Suggestions for parents
Encourage girls' interests in science
Parental encouragement is positively correlated to children's participation in
science activities.19 Encouragement can take many forms. For instance:
• Parents can encourage their daughters' interest in science by asking about
the day's science class at school or in the childcare setting. By discussing
their children's science lessons, parents show their approval of the children's
• If a child shows interest in learning more about a particular subject, parents
can show encouragement by making plans to go to the library or to visit a
relevant website for more information.
Parents of high-school girls can encourage them to take science courses. If
the child is hesitant or lacks confidence in the subject, parents can offer to
provide a tutor.
• Parents can provide opportunities for daughters to meet women scientists
and hear about their career paths.
Engage in science-related activities
Co-activity (especially mother-child co-activity) is positively related to children's
participation in science activities.20 Joint activities between parents and daughters
expose children to more opportunities to hear cognitively demanding language, in
turn fostering more developed scientific thinking. Here are a few suggestions:
• Parents can give their daughters early science experiences, such as visiting a
local science museum.
• Parents can take advantage of the attractiveness of television for young
viewers by watching a science-related program with their children.
• Parents can also take advantage of visitor tours offered by some
manufacturing and engineering plants to expose their children to the
applications of science in such settings.
Provide science-related games, toys and books
Children's participation in science activities is positively related to the provision of
science materials in the home.21
• Parents can provide girls, as well as boys, with chemistry sets and
• Parents can capitalize on girls' interest in reading by encouraging them to
read science-related books. Studies show that although parents encourage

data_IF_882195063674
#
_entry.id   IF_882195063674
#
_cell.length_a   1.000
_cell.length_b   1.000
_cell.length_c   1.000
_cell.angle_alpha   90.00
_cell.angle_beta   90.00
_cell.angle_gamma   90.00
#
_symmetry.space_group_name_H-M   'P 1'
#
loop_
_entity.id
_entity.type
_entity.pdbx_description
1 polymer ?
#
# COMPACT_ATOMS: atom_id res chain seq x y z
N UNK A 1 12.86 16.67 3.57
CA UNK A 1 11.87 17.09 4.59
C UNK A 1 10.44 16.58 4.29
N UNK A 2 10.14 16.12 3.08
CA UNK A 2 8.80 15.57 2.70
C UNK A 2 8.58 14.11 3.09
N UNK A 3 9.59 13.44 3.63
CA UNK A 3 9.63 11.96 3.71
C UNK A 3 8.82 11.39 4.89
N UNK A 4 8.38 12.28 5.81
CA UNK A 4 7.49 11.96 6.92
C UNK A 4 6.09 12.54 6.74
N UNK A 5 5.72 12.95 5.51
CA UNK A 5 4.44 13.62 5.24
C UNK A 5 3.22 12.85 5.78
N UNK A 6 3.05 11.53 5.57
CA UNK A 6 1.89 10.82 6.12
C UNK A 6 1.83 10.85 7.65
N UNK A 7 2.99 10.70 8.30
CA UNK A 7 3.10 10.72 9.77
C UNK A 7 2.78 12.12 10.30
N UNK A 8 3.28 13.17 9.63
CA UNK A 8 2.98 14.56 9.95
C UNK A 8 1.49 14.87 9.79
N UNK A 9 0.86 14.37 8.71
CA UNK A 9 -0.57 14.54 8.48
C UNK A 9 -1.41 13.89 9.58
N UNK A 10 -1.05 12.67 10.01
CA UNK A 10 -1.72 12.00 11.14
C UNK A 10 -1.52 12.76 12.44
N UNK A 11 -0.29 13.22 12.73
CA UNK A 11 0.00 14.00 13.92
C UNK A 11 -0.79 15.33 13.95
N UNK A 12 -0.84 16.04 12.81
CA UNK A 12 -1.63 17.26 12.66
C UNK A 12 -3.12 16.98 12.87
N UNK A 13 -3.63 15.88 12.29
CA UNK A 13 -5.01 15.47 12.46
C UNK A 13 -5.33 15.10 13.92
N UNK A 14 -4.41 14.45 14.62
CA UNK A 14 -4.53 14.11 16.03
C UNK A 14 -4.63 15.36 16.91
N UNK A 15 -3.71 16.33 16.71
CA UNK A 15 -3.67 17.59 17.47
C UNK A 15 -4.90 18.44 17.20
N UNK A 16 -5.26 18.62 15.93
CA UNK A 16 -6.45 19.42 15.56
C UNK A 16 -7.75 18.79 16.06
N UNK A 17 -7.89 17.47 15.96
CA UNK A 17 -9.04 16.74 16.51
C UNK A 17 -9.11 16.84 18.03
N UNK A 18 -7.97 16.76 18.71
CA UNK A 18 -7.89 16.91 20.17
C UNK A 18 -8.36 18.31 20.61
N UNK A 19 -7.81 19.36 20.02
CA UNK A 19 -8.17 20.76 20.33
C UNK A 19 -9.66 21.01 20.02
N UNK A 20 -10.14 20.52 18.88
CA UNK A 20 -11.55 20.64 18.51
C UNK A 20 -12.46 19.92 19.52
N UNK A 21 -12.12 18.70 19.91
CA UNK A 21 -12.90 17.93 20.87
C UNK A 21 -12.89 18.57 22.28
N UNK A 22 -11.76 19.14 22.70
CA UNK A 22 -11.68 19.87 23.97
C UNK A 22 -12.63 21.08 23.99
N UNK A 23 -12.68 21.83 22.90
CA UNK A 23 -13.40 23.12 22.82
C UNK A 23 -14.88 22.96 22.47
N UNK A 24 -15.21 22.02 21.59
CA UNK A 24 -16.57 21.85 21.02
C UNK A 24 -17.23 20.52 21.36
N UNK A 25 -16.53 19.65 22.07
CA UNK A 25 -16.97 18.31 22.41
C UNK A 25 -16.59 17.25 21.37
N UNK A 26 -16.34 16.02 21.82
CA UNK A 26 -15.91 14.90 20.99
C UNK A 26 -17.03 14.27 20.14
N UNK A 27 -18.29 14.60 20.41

girls to read, they do not typically encourage the reading of science books.22
• The internet provides hundreds of sites where kids and parents can learn
about various science subjects or play science-related games (see below for
a sampling of links).
Programs for girls in science
Sisters in Science Program
The Sisters in Science Program is an after-school intervention implemented and
tested in a Philadelphia school district (Hammrich, 1997).23 The objective was to
give girls experiences in cooperative, exploratory, and hands-on science (and
mathematics) activities. In addition to active involvement with science, the girls
participated in self-reflection and discussions promoting female role models,
demystifying science, and career choices. Fourth-grade girls participated in 20
weekly 90-minute after-school activities, ranging from developing a community
environmental awareness campaign, conducting surveys of the school's and
neighbourhood's recycling programs, testing for levels of pollution in their school
and homes, identifying pollutants found in garbage, air, or water, and creating
an environmental newsletter for distribution to the school. The reflection and
discussion activities were designed to help the girls better understand their
personal learning, challenge stereotypical notions about science, and develop
better thinking skills. At the end of the intervention, pre- and post-tests showed
positive changes in the girls' interests, attitudes, and awareness of science and the
possibility of pursuing a science career.
Girls in Science
For three years, the San Diego Zoo has been running an after-school Girls in
Science mentoring program for girls between 12 and 14 years of age (McLaughlin,
2005).24 For part of the program, the girls visit the zoo where they can see the
zoo's operations from behind the scenes, meet with female scientists who talk to
the girls about their careers and interests in science, and speak with various field
researchers, behaviourists, geneticists, veterinarians, and zookeepers. The girls
get to try out the scientists' equipment and learn its significance. Following each
scientist's presentation, the girls are asked to review the concepts they learned
as well as examine the scientists' careers and how they might fit into their future.
The program ends with an overnight camping trip to the desert or the mountains
where the girls meet more female scientists who introduce them to careers
outside of the zoo. On these occasions, the girls get to participate in hands-on
activities such as tracking endangered species and learn about environmental and
Alberta Science Literacy Association
Although not geared specifically to girls, the Alberta Science Literacy
Association is a program that links scientists from industry, government, and
post-secondary institutions to students and communities across Alberta.
The scientists address scientific disciplines from aeronautical engineering to
zoology and use hands-on activities, show and tell, questions and answers, and
discussions to deliver their message.
Canadian Association for Girls in Science (CAGIS)
CAGIS is geared towards girls aged 7 to16 who meet regularly to explore science,
technology, engineering, and mathematics with women (and men) who have
chosen careers in these fields. The girls are given opportunities to talk about
school, careers, and other issues that concern them when they think about their
futures. Since 1995, CAGIS has a number of chapters across Canada, with new
chapters in development. Chapter events are held on weekends or after school
and last about 1 to 2 hours. They usually take place at the workplace of the
scientist and consist of a mini presentation introducing a science, technology,
engineering, or mathematics concept, followed by hands-on activities to
consolidate the learning and make science fun.